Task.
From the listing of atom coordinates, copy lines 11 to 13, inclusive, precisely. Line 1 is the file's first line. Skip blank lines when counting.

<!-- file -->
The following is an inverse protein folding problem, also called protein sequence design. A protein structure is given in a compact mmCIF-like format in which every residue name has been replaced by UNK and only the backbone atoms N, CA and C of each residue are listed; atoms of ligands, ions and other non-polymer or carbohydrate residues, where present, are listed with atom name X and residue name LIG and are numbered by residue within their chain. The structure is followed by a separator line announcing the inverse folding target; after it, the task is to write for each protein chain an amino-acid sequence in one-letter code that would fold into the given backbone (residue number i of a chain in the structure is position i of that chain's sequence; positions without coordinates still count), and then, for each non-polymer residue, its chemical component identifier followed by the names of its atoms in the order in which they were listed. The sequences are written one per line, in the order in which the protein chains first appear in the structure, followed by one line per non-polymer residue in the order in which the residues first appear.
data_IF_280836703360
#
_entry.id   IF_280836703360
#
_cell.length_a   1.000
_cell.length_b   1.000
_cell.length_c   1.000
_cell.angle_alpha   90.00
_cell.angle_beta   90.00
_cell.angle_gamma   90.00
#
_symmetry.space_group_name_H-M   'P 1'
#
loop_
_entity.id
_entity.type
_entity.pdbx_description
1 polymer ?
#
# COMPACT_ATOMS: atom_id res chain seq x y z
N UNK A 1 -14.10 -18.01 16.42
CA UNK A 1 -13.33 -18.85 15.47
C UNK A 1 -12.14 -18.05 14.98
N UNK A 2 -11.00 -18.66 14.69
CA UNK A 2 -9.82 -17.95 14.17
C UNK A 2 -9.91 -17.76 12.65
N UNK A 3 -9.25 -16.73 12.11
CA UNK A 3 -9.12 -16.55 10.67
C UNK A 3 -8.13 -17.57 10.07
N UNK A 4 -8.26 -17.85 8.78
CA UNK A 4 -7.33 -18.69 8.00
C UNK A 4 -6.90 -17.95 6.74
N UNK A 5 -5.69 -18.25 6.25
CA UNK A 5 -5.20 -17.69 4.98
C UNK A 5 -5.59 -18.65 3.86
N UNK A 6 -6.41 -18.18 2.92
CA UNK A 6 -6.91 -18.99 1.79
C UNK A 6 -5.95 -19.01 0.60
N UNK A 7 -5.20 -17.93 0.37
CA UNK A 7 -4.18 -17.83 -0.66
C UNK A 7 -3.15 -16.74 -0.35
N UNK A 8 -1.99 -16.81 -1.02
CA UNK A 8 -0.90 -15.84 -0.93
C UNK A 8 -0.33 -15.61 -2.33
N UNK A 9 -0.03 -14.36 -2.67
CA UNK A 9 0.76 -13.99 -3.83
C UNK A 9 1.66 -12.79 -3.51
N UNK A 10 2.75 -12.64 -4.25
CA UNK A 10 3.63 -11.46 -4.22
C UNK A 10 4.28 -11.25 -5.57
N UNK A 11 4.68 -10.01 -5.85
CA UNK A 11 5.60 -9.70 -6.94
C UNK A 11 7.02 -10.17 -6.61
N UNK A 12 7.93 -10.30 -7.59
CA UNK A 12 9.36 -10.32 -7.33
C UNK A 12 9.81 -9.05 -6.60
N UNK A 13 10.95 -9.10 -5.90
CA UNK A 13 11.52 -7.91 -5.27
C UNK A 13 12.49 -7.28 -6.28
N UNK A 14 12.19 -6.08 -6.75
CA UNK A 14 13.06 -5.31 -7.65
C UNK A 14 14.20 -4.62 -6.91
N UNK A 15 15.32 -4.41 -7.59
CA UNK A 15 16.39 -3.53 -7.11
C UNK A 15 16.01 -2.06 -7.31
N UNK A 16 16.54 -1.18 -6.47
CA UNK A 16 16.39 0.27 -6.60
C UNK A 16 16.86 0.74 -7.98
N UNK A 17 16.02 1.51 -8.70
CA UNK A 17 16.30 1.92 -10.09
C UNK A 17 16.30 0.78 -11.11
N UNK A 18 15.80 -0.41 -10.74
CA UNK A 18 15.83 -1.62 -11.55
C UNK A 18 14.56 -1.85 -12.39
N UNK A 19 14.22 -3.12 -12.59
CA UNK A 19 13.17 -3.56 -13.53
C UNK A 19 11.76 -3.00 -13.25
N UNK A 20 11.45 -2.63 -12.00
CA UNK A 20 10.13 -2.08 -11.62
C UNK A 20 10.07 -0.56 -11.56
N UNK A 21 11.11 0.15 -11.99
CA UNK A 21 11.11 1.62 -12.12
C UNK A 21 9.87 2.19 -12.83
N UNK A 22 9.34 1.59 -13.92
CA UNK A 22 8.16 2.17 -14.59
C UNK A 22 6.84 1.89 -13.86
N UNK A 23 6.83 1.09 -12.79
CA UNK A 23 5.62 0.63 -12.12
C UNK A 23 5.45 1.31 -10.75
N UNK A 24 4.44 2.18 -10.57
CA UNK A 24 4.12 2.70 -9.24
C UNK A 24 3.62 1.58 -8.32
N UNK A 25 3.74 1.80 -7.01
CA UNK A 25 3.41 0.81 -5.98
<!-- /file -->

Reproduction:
_cell.angle_gamma   90.00
#
_symmetry.space_group_name_H-M   'P 1'